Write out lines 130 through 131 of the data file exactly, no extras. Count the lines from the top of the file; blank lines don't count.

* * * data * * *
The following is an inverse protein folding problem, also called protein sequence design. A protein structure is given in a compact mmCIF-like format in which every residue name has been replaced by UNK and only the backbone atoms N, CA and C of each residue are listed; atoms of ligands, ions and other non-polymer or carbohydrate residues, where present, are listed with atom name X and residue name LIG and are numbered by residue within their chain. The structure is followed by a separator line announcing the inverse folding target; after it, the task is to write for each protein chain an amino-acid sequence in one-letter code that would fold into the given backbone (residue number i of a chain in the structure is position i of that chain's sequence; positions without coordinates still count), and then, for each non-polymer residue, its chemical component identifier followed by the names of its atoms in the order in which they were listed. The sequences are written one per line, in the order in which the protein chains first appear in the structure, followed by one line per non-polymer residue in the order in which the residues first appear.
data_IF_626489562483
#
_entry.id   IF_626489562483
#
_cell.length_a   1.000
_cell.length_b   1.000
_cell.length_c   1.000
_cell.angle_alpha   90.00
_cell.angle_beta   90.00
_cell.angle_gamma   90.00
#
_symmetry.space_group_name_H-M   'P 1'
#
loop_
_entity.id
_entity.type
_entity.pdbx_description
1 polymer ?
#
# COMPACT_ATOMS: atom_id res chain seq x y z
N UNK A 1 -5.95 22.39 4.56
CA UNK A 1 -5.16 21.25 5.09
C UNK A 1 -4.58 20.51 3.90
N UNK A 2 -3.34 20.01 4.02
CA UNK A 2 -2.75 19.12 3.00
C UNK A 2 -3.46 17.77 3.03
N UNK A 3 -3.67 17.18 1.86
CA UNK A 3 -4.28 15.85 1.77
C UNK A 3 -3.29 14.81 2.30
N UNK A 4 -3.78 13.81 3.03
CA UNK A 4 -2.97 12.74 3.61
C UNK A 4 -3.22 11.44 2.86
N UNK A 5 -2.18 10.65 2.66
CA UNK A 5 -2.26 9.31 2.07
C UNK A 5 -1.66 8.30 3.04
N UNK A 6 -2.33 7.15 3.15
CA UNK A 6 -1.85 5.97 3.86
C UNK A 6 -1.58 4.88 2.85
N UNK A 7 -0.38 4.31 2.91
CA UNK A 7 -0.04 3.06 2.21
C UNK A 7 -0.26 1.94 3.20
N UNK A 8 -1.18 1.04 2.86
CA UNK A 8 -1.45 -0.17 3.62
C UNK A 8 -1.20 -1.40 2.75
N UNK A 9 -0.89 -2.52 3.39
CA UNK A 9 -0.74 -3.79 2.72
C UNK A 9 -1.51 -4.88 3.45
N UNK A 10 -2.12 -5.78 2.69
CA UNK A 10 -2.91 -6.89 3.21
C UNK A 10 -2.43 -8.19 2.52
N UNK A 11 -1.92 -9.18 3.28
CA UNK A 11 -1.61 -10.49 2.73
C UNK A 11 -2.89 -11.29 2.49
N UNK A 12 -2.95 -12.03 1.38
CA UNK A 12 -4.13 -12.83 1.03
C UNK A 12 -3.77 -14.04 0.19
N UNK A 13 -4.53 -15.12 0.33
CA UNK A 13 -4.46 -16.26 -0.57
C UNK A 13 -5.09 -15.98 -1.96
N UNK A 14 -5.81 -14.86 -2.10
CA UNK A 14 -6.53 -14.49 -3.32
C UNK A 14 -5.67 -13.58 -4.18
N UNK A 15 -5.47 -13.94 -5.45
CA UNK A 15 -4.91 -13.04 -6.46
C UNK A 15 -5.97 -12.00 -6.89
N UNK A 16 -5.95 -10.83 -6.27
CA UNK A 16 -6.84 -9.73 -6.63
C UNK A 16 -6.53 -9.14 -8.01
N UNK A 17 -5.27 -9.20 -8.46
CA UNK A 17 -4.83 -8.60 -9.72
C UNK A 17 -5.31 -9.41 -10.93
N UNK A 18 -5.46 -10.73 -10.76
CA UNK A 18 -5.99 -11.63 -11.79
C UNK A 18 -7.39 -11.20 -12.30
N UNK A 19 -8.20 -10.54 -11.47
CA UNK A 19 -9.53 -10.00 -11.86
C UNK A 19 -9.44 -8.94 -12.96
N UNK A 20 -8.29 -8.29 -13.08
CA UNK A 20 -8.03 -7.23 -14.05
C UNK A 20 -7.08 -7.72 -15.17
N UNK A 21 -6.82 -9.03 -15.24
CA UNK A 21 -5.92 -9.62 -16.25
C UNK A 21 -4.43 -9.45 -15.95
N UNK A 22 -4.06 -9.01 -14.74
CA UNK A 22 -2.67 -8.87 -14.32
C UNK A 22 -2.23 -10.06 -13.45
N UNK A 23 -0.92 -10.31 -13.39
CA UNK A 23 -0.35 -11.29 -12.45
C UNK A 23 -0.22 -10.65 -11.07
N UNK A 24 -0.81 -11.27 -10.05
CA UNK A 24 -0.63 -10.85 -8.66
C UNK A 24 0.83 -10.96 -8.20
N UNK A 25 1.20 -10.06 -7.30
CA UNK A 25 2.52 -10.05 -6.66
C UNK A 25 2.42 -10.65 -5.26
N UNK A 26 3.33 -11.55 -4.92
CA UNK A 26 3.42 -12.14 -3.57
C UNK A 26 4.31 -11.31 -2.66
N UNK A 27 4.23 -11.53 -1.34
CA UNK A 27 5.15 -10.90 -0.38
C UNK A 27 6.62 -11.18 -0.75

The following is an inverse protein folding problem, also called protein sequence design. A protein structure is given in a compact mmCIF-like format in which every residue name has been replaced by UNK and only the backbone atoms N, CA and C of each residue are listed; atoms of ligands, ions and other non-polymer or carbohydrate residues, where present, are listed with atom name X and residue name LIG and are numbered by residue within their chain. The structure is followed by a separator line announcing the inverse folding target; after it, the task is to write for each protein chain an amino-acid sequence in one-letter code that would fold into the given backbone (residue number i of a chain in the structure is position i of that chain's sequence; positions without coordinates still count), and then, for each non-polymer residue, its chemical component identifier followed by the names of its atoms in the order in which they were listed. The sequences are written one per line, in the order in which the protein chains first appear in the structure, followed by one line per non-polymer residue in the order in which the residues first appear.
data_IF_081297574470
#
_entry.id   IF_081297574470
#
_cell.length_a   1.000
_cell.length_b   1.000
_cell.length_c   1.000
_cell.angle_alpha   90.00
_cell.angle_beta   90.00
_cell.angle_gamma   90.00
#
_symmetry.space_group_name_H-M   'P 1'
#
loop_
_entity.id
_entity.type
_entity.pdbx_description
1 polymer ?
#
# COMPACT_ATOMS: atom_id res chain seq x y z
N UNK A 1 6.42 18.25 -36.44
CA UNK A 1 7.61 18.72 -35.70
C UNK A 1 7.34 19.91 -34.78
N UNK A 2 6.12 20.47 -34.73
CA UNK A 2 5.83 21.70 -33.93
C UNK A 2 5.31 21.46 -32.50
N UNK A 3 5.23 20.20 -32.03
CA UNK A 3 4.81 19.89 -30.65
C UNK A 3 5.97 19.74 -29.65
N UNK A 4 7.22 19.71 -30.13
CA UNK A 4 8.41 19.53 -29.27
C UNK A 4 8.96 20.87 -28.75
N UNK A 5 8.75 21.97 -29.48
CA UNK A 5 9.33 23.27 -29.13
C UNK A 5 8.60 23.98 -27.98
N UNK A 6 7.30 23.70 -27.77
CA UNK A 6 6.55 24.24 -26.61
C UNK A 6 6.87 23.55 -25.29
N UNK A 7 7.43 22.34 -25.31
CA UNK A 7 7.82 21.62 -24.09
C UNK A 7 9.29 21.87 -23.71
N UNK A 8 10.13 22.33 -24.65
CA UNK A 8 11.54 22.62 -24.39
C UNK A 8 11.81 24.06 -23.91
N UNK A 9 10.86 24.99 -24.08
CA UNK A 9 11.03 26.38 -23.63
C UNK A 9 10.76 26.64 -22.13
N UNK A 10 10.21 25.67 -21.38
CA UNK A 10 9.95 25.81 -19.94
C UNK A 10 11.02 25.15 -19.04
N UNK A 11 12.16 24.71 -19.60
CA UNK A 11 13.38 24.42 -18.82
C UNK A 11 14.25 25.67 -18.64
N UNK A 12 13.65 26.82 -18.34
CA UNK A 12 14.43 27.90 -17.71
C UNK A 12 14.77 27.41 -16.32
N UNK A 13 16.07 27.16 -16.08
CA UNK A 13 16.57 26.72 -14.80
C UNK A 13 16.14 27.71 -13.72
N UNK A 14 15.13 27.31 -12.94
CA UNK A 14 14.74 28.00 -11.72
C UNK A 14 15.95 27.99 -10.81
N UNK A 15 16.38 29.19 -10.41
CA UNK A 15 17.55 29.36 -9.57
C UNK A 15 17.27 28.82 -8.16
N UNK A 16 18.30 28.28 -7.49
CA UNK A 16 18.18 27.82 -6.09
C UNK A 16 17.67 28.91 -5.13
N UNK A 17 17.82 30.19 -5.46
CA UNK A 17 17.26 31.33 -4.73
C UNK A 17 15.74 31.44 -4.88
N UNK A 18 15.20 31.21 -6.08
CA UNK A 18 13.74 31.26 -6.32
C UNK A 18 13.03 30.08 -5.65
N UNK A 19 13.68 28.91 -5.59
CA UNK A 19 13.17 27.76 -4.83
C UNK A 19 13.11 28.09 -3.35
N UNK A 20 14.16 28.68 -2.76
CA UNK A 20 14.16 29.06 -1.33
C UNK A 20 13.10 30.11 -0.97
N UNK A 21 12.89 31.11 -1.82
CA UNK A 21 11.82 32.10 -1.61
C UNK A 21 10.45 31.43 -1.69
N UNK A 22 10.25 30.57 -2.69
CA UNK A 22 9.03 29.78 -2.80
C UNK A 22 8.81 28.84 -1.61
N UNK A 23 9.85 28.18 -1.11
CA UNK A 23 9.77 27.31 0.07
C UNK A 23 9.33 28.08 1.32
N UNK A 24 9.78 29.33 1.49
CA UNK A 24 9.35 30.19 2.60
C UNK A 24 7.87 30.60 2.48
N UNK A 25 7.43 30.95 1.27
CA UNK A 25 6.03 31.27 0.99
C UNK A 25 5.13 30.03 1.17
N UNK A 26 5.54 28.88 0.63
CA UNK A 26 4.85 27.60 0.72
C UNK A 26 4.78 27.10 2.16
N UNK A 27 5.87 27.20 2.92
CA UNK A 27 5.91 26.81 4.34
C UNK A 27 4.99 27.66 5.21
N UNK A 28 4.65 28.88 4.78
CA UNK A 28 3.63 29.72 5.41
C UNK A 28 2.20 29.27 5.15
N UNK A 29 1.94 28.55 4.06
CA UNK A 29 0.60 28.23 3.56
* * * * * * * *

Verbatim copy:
N UNK A 3 5.23 20.20 -32.03
CA UNK A 3 4.81 19.89 -30.65